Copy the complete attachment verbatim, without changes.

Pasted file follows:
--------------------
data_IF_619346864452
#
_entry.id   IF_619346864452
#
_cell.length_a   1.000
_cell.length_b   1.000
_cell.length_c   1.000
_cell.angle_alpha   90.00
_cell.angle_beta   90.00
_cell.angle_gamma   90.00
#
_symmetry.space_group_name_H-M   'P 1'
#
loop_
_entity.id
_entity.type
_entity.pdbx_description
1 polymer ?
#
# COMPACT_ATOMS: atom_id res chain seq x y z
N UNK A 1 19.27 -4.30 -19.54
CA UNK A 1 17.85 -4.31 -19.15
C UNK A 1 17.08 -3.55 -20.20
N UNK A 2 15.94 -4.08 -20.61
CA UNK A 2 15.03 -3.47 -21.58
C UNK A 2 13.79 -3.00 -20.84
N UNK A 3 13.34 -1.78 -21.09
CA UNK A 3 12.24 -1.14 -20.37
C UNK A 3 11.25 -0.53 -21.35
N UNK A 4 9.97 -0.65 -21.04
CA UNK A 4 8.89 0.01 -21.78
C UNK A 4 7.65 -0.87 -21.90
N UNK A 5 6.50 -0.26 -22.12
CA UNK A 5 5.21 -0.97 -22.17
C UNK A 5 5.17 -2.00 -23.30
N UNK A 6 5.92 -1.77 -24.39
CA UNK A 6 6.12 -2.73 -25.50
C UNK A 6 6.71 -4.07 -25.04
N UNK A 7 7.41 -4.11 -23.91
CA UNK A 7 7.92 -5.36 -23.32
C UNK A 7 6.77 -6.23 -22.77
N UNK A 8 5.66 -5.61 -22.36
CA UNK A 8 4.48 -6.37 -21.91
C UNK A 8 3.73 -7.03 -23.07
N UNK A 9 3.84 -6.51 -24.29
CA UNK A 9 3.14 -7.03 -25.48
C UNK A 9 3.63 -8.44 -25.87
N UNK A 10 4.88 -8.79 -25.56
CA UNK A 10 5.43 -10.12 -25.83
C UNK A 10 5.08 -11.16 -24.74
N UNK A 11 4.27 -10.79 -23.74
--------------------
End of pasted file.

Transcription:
data_IF_619346864452
#
_entry.id   IF_619346864452
#
_cell.length_a   1.000
_cell.length_b   1.000
_cell.length_c   1.000
_cell.angle_alpha   90.00
_cell.angle_beta   90.00
_cell.angle_gamma   90.00
#
_symmetry.space_group_name_H-M   'P 1'
#
loop_
_entity.id
_entity.type
_entity.pdbx_description
1 polymer ?
#
# COMPACT_ATOMS: atom_id res chain seq x y z
N UNK A 1 19.27 -4.30 -19.54
CA UNK A 1 17.85 -4.31 -19.15
C UNK A 1 17.08 -3.55 -20.20
N UNK A 2 15.94 -4.08 -20.61
CA UNK A 2 15.03 -3.47 -21.58
C UNK A 2 13.79 -3.00 -20.84
N UNK A 3 13.34 -1.78 -21.09
CA UNK A 3 12.24 -1.14 -20.37
C UNK A 3 11.25 -0.53 -21.35
N UNK A 4 9.97 -0.65 -21.04
CA UNK A 4 8.89 0.01 -21.78
C UNK A 4 7.65 -0.87 -21.90
N UNK A 5 6.50 -0.26 -22.12
CA UNK A 5 5.21 -0.97 -22.17
C UNK A 5 5.17 -2.00 -23.30
N UNK A 6 5.92 -1.77 -24.39
CA UNK A 6 6.12 -2.73 -25.50
C UNK A 6 6.71 -4.07 -25.04
N UNK A 7 7.41 -4.11 -23.91
CA UNK A 7 7.92 -5.36 -23.32
C UNK A 7 6.77 -6.23 -22.77
N UNK A 8 5.66 -5.61 -22.36
CA UNK A 8 4.48 -6.37 -21.91
C UNK A 8 3.73 -7.03 -23.07
N UNK A 9 3.84 -6.51 -24.29
CA UNK A 9 3.14 -7.03 -25.48
C UNK A 9 3.63 -8.44 -25.87
N UNK A 10 4.88 -8.79 -25.56
CA UNK A 10 5.43 -10.12 -25.83
C UNK A 10 5.08 -11.16 -24.74
N UNK A 11 4.27 -10.79 -23.74